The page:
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I once needed the lines of the stored procedures, to be able to trace whether i have a reference to some function, procedure or table, or sometimes to try to find something inside of the sp's code. Where does the sql server stores the procedures's code?

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7 Answers 7

up vote 20 down vote accepted

Use sys.sql_modules because definition is nvarchar(max) because it will not truncate long code.

In INFORMATION_SCHEMA.ROUTINES the ROUTINE_DEFINITION column is only nvarchar(4000) so if you try view the text of a long procedure and you will see that it is truncated.

Use this to search for text in any procedure, view, function:

SELECT DISTINCT
    o.name AS Object_Name,o.type_desc
    FROM sys.sql_modules        m 
        INNER JOIN sys.objects  o ON m.object_id=o.object_id
    WHERE m.definition Like '%'+@Search+'%'
    ORDER BY 2,1

use this to view the text of a given procedure, view, function:

select * from sys.sql_modules where object_id=object_id('YourProcedure')
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sys.sql_modules seems to be nearly unknown. it is the true sql05+ solution, rather than infoschema and syscomments –  devio Mar 16 '10 at 13:50
    
@devio, it is in BOL: msdn.microsoft.com/en-us/library/ms175081.aspx, so I'm not sure why no one knows about it. If you want the full definition, then it is THE solution. –  KM. Mar 16 '10 at 13:56
    
why you used DISTINCT clause, can there be multiple rows for any object ? –  Zia Sep 26 '13 at 6:26
    
@zia, this query doesn't return any schema info, there could be many different schemas with the same object in each –  KM. Sep 26 '13 at 12:44
    
oh OK, thank you –  Zia Sep 26 '13 at 13:03

It stored it inside the system schema tables:

SELECT * FROM INFORMATION_SCHEMA.ROUTINES

See MSDN about the INFORMATION_SCHEMA.ROUTINES view.

For a content search on this, you can do the follwing:

SELECT * FROM INFORMATION_SCHEMA.ROUTINES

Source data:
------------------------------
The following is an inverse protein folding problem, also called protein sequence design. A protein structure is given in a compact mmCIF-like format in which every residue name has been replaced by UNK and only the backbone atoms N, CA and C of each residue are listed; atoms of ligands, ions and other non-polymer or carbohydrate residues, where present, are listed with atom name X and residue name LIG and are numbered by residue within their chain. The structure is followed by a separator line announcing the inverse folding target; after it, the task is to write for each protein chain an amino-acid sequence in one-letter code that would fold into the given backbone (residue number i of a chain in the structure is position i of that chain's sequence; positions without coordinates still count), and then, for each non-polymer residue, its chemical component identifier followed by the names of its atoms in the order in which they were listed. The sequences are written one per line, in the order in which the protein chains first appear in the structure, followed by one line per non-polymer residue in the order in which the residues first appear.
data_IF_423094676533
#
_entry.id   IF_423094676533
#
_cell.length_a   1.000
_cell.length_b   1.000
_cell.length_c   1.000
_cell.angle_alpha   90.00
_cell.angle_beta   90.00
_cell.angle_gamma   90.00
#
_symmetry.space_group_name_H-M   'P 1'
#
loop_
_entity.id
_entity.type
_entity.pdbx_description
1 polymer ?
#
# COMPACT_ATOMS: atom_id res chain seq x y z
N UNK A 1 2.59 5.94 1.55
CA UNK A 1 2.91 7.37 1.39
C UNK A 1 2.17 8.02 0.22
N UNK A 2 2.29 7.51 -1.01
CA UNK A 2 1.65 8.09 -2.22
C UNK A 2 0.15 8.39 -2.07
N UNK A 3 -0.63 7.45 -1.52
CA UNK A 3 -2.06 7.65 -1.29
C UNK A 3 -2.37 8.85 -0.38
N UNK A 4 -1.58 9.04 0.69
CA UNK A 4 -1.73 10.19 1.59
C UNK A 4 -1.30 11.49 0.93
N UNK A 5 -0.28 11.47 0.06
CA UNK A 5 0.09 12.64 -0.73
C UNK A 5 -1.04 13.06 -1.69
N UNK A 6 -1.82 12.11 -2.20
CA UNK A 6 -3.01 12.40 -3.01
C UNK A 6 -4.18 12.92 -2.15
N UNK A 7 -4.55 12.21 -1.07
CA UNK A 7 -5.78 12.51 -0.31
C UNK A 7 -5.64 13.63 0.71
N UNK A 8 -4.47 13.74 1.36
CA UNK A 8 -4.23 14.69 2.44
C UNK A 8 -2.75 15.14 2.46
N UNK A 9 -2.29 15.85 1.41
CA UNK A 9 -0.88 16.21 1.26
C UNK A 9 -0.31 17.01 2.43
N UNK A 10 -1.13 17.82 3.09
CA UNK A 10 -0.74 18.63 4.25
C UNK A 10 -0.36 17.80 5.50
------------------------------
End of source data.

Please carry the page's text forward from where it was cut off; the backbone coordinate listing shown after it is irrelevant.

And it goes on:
WHERE ROUTINE_DEFINITION LIKE '%search_string%'
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in INFORMATION_SCHEMA.ROUTINES ROUTINE_DEFINITION is only nvarchar(4000) so try view the text of a long procedure and you will see it is truncated. See my answer for how to get the complete code of long procedures. –  KM. Mar 16 '10 at 13:44

You can use

select object_definition(object_id(routine_name)) from information_schema.routines

or

select object_definition(object_id) from sys.objects where name = 'foo'

or even

select object_definition(object_id('foo')); -- 'foo' is the table name

These versions are never truncated.

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If you are trying to search for references to other objects, then you can run a query like this:

SELECT * FROM syscomments WHERE TEXT LIKE '%searchstring%'

This will return any objects in the database that reference the search string. You can then look at these objects to see what stored procedures (and views and functions) are doing so.

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syscomments.text is nvarchar(4000) and as a result will truncate anything that is longer. See my answer for a system view that uses a nvarchar(max) column and as a result, will not truncate –  KM. Mar 16 '10 at 14:01
    
it doesn't actually truncate, it just creates multiple rows for any procedures that get too long. It is definitely harder to use if you have stored procedures that are that long, and the view you made reference to is definitely a better solution. Of course, if you are creating individual procedures that are 4000+ characters long, maybe you deserve to be forced to do things that are more difficult :) –  Charles Boyung Mar 16 '10 at 18:19

If you are just trying to view the stored procedures code you go into the progammabiltity folder within your DB and they should be all stored in there under stored procedures.

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Not an easy way to search the contents though. –  Charles Boyung Mar 16 '10 at 13:24

If you use SQL Server Management Studion, you can right click on the database you want, then click "Tasks -> Generate Scripts".

There you can generate a script with all the SP's in one single file, separated files, or directly to a query window, and search/change what you want.

Hope this helps.

(this is for SQL Server 2008, but i think 2005 has this functionality too)

EDIT:

You can also see one single SP code, by following this path "YourDB -> Programmability -> Stored Procedures", then right click on the SP you want to see, and click "Modify", and a query window is opened with the code.

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View Dependencies

In SQL Server Management Studio, right-click on a table, and choose "View Dependencies". You will see every object that references the table

INFORMATION_SCHEMA

The actual code for a stored proc, view, constraint, etc is stored in SysComments. You should query this using the views provided in the schema Information_Schema. Here are all the components of the Information_Schema.

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